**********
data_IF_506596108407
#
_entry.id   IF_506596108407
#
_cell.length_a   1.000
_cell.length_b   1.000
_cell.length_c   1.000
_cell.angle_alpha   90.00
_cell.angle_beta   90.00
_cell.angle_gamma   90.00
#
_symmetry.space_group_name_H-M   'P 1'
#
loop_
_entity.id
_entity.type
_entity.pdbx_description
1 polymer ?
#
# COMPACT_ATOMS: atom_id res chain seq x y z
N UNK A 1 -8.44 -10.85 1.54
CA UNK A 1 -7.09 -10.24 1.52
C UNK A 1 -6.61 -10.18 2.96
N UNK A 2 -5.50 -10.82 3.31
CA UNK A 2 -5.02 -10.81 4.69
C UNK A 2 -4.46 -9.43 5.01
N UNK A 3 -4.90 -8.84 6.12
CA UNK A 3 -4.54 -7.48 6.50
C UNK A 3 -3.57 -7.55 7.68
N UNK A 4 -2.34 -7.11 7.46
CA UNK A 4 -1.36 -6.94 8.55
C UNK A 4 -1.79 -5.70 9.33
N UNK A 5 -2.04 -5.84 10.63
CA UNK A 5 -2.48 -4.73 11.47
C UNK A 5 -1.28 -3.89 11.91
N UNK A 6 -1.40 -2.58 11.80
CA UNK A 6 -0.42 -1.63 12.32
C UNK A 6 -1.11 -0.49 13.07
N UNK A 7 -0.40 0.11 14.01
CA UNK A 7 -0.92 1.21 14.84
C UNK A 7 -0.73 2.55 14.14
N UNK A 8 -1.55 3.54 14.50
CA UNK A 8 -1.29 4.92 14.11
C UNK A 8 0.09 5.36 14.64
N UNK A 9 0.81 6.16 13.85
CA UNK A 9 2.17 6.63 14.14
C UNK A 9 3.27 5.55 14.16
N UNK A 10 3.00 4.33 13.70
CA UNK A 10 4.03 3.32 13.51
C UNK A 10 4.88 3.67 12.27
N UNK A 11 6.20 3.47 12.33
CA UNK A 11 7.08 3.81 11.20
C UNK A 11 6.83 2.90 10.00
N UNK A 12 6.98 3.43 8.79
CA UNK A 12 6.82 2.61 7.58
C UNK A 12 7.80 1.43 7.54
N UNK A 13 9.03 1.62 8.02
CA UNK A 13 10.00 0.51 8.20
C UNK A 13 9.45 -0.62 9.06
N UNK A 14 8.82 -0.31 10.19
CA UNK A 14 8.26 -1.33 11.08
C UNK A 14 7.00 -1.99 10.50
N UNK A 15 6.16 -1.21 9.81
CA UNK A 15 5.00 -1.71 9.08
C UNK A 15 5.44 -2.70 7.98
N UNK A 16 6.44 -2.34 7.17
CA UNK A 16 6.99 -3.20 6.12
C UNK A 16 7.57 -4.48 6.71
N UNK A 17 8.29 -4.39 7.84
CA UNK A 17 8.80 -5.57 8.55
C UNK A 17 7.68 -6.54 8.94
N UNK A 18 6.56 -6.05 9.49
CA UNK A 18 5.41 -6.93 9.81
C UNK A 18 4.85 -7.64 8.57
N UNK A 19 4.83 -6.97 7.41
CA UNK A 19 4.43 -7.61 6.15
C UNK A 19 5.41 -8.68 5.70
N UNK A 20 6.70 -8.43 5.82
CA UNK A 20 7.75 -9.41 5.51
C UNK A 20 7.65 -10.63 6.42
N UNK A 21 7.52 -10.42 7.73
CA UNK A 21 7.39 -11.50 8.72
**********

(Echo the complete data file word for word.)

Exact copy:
data_IF_506596108407
#
_entry.id   IF_506596108407
#
_cell.length_a   1.000
_cell.length_b   1.000
_cell.length_c   1.000
_cell.angle_alpha   90.00
_cell.angle_beta   90.00
_cell.angle_gamma   90.00
#
_symmetry.space_group_name_H-M   'P 1'
#
loop_
_entity.id
_entity.type
_entity.pdbx_description
1 polymer ?
#
# COMPACT_ATOMS: atom_id res chain seq x y z
N UNK A 1 -8.44 -10.85 1.54
CA UNK A 1 -7.09 -10.24 1.52
C UNK A 1 -6.61 -10.18 2.96
N UNK A 2 -5.50 -10.82 3.31
CA UNK A 2 -5.02 -10.81 4.69
C UNK A 2 -4.46 -9.43 5.01
N UNK A 3 -4.90 -8.84 6.12
CA UNK A 3 -4.54 -7.48 6.50
C UNK A 3 -3.57 -7.55 7.68
N UNK A 4 -2.34 -7.11 7.46
CA UNK A 4 -1.36 -6.94 8.55
C UNK A 4 -1.79 -5.70 9.33
N UNK A 5 -2.04 -5.84 10.63
CA UNK A 5 -2.48 -4.73 11.47
C UNK A 5 -1.28 -3.89 11.91
N UNK A 6 -1.40 -2.58 11.80
CA UNK A 6 -0.42 -1.63 12.32
C UNK A 6 -1.11 -0.49 13.07
N UNK A 7 -0.40 0.11 14.01
CA UNK A 7 -0.92 1.21 14.84
C UNK A 7 -0.73 2.55 14.14
N UNK A 8 -1.55 3.54 14.50
CA UNK A 8 -1.29 4.92 14.11
C UNK A 8 0.09 5.36 14.64
N UNK A 9 0.81 6.16 13.85
CA UNK A 9 2.17 6.63 14.14
C UNK A 9 3.27 5.55 14.16
N UNK A 10 3.00 4.33 13.70
CA UNK A 10 4.03 3.32 13.51
C UNK A 10 4.88 3.67 12.27
N UNK A 11 6.20 3.47 12.33
CA UNK A 11 7.08 3.81 11.20
C UNK A 11 6.83 2.90 10.00
N UNK A 12 6.98 3.43 8.79
CA UNK A 12 6.82 2.61 7.58
C UNK A 12 7.80 1.43 7.54
N UNK A 13 9.03 1.62 8.02
CA UNK A 13 10.00 0.51 8.20
C UNK A 13 9.45 -0.62 9.06
N UNK A 14 8.82 -0.31 10.19
CA UNK A 14 8.26 -1.33 11.08
C UNK A 14 7.00 -1.99 10.50
N UNK A 15 6.16 -1.21 9.81
CA UNK A 15 5.00 -1.71 9.08
C UNK A 15 5.44 -2.70 7.98
N UNK A 16 6.44 -2.34 7.17
CA UNK A 16 6.99 -3.20 6.12
C UNK A 16 7.57 -4.48 6.71
N UNK A 17 8.29 -4.39 7.84
CA UNK A 17 8.80 -5.57 8.55
C UNK A 17 7.68 -6.54 8.94
N UNK A 18 6.56 -6.05 9.49
CA UNK A 18 5.41 -6.93 9.81
C UNK A 18 4.85 -7.64 8.57
N UNK A 19 4.83 -6.97 7.41
CA UNK A 19 4.43 -7.61 6.15
C UNK A 19 5.41 -8.68 5.70
N UNK A 20 6.70 -8.43 5.82
CA UNK A 20 7.75 -9.41 5.51
C UNK A 20 7.65 -10.63 6.42
N UNK A 21 7.52 -10.42 7.73
CA UNK A 21 7.39 -11.50 8.72